g r a v e l
A L I T E R A R Y J O U R N A L
Something to Cry About
The house fire began to cry.
She had been working hard
on this home on the edge of town
for what seemed like all afternoon,
fully enjoying herself in her bliss,
this eager, smiling blaze she was,
and she was halfway through
consuming this residence
and now the fire department
had to show up and ruin everything,
just like they always did.
In a whirl of anguish and rage,
the house fire ran down the stairs
and met the firemen at the front door.
Why are you guys trying to put me out?
she sobbed, loud and desperate
and with a rush of red, bright air,
just leave me alone and go away
she screamed, she wept hot water
and her tears were fast embers.
She drew in a lungful of air
but then caught another scream
before it could leave her throat;
she knew it was useless to argue
or to beg these plastic men for her life;
she knew they didn't see her as worthy,
didn't see her the way they obviously saw
the ones just like themselves;
this was all the more frustrating
because the firemen were yelling,
but they were yelling at each other,
not at her; it was humiliating;
it was almost like they couldn’t hear her
no matter how loud, how bright,
how hot she made herself.
The end arrived with a sound
like a seashore shushing you;
the firemen brought more water
than she was able to burn away;
the firemen all swore they heard screams, too,
but they never found a body.
Ode to a Grecian Yearn
In bustling, wine-scented Athens,
a young man peers into a storefront window
at a sea-green acoustic guitar on display.
This instrument, like a curvy woman, reclines
on the Renoir couch of the guitar stand
behind the dusty glass, before his crystal eyes,
and he wants to know the song of her mind
as well as any music that might come from her body,
but he does not have the necessary Euros
to spend an afternoon warm in her harmony,
or maybe even a night alone with her Eros
on some white stone balcony under a Moon,
and this want within him, this fluttering yearn
is beating against the silver bars of the cage of him;
there is a silence inside of all the noise on the street
as loud as his racing heartbeat in this moment
and need is the only thing that he can hear.
It's Like Intimacy, But Different
Sex with you while I was angry with you
proved to be interesting.
Not that sex with you
in another mood is uninteresting;
don't get me wrong.
Sex with you is good;
you taste good to me,
and you like the way I taste.
Sex while being pissed off at you
was fun; I didn't have to be me
in that bed with you,
and I made my eyes into doors
that were closed to you.
I didn't have to say anything to you,
just touch you the way I know
you wanted to be touched:
squeeze your tits hard, etc.,
I didn't have to change
the expression on my face at all
until after everything, after all the positions,
until the candle on the headboard
was just a hot little point of anger
in a pool of red, melted blood,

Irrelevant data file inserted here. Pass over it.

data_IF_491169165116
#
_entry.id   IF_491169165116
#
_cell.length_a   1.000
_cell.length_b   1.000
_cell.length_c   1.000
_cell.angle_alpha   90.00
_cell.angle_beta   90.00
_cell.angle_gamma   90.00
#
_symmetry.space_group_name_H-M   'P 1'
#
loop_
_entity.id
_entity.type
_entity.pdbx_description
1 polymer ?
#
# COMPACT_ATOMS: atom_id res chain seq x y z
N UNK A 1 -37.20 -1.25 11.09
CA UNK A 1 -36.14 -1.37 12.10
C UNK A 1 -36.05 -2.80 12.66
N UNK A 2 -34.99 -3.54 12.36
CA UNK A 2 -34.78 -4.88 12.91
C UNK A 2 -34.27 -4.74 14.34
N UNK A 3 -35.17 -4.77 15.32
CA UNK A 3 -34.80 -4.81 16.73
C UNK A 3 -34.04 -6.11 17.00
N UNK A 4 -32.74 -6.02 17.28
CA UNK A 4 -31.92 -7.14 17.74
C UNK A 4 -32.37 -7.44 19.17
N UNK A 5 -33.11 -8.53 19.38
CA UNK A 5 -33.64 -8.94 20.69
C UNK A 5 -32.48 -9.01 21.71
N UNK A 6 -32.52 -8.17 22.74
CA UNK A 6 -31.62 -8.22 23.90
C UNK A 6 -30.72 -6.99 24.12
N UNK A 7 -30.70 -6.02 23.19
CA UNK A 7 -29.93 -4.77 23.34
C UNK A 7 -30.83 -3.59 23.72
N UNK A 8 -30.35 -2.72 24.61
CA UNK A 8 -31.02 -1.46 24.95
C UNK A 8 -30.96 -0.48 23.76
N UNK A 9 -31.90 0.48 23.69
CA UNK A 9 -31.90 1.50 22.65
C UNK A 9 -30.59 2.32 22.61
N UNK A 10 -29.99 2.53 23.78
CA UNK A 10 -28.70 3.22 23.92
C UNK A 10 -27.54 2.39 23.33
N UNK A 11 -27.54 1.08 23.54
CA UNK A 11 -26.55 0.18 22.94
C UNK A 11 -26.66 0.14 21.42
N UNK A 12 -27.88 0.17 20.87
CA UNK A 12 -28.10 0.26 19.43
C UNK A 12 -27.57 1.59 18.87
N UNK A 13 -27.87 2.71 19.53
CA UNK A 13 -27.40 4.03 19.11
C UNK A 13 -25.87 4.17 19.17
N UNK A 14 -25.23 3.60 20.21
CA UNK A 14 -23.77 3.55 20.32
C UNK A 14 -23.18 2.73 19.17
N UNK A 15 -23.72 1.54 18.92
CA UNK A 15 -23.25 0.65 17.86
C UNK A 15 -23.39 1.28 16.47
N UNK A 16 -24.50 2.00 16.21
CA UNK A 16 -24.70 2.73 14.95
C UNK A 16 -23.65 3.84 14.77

and even then,
I kept the doors closed.
Do Not Tap or Pound On Glass, Chase Birds,
or Otherwise Harass Animals
Who will speak for the elephant born in captivity?
Who will speak for the sparrows, and the owls,
and the barns they naturally live in?
Who will give voice to the night's coyote
and the centipede where the land is gold?
Who will stand in for the turkey of the wild wood
and the crested duck of the wild pond?
Who shall vouch for the slouching vulture
spying the baby in the carrier on the porch?
Who will champion the valiant, antennae'd slug?
Who will act as proxy for hawk and for grackle?
Who will speak for the zookeeper born in captivity?
Reaching gently into the screen
of her big, big Sylvania television set,
the woman wraps her fingers around the body
of the blonde morning show news anchoress.
The news anchoress screams,
but it sounds small in the living room,
door-creak tiny, given the difference in size
between the human woman
and the blonde morning show news anchoress.
Accompanied by a loud, short buzzing sound,
the woman pulls the blonde morning show news anchoress
through the soft glass of the television set's face;
the white cat on the couch, bored and detached,
observes and says nothing, despite the miracle in the den.
The woman pulls the blonde
morning show news anchoress
close to her face, inspecting her,
all the whole while not really seeming to hear
the news anchoress' screaming,
plucking at the anchoress' hair, curious.
The anchoress, who is blonde, and morning show,
is the news, while screaming for her life,
which is in the hands of the human woman.
The human woman slowly removes the clothing
of the tiny, panicking news anchoress.
The anchoress’ news legs twitch and jerk like bug parts,
and her mouth becomes the lipstick gateway
between nightmare and the alarm clock sounding;
the human woman smirks, amused by the fear.
The white cat leaps from the couch
down the to the floor and out of the room,
seeking amusement elsewhere.
The woman and the news anchoress
are alone now, and can have their privacy.
Rich Boucher lives, works, writes and performs steadily in Albuquerque, and is the occasional Guest Editor of the weekly poetry column “The DitchRider” at DukeCityFix.com. Rich’s poems have appeared in The Bicycle Review, Visceral Uterus,The Mas Tequila Review, The Camel Saloon, Apeiron Review, Brawler, The Subterranean Quarterly and The Nervous Breakdown, among others, and he has work forthcoming in Menacing Hedge, The Broadkill Review and Gargoyle. Hear his poems here.